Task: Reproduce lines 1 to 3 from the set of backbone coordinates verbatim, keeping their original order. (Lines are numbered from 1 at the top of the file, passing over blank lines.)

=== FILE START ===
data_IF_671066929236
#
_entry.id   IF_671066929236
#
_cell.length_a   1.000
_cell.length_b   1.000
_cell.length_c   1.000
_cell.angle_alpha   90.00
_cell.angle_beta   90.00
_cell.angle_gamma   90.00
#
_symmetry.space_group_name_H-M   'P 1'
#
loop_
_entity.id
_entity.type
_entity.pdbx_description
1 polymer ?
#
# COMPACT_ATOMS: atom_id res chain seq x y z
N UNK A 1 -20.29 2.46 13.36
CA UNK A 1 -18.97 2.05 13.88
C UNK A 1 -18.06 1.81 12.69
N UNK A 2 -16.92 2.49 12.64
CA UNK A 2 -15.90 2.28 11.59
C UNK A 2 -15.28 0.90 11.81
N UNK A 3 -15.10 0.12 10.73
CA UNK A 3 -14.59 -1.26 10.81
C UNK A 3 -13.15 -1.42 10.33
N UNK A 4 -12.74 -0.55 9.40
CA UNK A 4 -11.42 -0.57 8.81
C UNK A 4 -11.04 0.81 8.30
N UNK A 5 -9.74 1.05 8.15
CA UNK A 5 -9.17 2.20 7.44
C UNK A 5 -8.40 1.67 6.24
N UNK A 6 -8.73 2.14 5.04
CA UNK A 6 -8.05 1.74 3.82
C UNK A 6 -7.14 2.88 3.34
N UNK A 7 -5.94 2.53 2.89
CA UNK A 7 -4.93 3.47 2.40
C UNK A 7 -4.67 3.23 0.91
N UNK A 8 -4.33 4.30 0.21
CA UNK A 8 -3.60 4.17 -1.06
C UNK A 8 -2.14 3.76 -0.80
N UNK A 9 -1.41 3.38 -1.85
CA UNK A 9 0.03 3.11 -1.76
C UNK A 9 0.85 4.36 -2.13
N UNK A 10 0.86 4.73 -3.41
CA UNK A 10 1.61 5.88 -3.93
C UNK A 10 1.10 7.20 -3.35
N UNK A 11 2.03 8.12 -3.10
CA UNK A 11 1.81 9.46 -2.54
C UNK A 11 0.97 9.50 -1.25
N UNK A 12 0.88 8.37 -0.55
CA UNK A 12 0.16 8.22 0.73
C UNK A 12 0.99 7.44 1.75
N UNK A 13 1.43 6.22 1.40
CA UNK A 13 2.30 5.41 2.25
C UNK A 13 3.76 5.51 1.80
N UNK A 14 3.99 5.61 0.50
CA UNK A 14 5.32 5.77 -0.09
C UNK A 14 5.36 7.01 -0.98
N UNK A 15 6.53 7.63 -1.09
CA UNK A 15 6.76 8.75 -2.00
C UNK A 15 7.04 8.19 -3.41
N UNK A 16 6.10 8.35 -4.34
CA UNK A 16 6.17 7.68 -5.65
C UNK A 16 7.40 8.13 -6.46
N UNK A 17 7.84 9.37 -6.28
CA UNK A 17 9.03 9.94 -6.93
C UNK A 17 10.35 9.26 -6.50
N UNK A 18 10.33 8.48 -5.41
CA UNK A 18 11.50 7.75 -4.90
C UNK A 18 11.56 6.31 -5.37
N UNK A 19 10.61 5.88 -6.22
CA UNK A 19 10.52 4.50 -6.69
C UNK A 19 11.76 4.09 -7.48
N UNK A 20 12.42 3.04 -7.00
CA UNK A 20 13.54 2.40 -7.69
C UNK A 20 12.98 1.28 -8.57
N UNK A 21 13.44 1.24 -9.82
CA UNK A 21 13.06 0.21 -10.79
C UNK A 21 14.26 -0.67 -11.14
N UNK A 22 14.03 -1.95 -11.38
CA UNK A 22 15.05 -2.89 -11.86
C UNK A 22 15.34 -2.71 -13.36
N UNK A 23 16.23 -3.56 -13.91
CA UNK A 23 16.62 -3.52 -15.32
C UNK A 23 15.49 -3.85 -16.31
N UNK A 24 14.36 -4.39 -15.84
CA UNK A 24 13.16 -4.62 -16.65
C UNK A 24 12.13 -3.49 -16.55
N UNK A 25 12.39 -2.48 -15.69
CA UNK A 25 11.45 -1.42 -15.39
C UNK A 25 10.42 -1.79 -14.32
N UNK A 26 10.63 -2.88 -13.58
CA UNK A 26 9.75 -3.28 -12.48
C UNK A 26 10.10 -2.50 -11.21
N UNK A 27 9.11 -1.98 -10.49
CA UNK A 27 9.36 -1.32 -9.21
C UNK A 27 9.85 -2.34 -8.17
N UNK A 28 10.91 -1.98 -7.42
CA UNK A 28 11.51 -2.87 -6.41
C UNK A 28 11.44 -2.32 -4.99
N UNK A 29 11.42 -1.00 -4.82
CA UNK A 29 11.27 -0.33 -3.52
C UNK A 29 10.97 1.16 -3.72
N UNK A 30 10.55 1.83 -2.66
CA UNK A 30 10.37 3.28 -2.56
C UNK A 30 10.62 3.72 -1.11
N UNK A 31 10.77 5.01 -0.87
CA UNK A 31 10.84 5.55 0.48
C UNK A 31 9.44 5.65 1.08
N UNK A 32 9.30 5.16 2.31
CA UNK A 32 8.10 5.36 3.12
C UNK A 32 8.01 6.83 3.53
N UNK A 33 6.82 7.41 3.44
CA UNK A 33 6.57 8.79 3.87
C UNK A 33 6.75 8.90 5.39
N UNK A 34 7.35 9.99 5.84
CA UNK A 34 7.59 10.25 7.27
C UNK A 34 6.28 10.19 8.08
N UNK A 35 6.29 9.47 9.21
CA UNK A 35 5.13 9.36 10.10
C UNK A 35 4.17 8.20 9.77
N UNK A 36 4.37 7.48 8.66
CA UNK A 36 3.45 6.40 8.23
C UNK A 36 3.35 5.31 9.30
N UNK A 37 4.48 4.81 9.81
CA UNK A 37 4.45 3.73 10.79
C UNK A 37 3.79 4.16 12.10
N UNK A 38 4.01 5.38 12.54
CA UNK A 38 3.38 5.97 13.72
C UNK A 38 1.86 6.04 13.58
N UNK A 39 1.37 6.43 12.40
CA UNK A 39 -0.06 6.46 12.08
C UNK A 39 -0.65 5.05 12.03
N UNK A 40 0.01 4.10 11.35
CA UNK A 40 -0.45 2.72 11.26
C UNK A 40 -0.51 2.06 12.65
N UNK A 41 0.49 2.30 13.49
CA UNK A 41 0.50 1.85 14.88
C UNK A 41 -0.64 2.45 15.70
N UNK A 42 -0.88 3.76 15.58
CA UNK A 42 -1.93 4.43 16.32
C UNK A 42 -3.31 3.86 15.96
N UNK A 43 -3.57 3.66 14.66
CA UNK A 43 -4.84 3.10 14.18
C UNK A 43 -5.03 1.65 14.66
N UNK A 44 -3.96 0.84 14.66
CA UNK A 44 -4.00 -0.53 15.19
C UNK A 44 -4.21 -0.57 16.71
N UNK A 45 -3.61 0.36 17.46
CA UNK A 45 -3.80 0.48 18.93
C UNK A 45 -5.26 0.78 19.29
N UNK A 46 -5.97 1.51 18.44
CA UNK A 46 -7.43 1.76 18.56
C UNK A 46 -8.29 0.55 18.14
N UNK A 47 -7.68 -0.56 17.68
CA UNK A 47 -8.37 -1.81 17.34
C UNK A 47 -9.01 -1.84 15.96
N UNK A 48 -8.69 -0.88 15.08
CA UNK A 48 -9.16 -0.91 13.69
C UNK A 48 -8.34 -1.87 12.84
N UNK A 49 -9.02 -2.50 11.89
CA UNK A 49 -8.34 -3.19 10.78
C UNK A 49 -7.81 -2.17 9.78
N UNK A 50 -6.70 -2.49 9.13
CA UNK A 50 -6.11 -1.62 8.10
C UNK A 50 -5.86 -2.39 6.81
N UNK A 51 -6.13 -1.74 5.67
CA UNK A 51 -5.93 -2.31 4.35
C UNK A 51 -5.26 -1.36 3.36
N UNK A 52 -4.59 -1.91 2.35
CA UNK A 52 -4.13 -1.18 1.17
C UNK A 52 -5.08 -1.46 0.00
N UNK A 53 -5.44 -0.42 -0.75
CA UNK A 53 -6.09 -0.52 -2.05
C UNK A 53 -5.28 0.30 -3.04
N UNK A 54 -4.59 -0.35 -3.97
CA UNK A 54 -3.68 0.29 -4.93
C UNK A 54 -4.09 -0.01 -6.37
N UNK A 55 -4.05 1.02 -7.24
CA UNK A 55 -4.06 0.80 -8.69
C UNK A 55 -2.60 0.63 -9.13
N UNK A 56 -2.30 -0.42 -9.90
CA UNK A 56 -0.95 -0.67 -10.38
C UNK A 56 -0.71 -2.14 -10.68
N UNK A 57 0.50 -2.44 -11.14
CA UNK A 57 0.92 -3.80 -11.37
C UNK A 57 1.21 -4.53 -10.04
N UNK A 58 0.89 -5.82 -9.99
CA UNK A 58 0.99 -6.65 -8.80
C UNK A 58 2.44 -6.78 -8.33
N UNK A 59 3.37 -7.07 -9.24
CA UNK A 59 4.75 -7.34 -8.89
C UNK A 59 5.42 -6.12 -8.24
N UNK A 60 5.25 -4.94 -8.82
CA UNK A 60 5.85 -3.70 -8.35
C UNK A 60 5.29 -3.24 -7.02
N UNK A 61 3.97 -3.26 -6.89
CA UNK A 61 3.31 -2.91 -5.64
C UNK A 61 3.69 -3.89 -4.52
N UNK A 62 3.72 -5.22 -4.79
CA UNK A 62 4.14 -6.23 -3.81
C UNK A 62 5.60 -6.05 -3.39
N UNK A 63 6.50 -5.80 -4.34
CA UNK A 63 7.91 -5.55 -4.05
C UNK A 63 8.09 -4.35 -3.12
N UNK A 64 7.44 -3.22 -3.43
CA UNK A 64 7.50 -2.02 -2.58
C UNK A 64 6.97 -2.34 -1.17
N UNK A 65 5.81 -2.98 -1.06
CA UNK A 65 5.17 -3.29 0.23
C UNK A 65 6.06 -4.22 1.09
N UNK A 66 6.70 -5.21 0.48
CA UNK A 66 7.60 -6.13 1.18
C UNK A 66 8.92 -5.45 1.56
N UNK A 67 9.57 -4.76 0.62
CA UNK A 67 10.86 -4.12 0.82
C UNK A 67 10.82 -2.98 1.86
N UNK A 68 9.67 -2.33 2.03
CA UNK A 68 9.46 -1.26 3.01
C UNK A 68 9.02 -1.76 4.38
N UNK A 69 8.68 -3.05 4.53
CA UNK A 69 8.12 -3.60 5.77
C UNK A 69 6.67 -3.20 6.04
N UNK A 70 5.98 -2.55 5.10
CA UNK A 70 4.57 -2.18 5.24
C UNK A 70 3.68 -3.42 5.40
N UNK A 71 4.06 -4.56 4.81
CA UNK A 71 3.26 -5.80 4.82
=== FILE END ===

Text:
data_IF_671066929236
#
_entry.id   IF_671066929236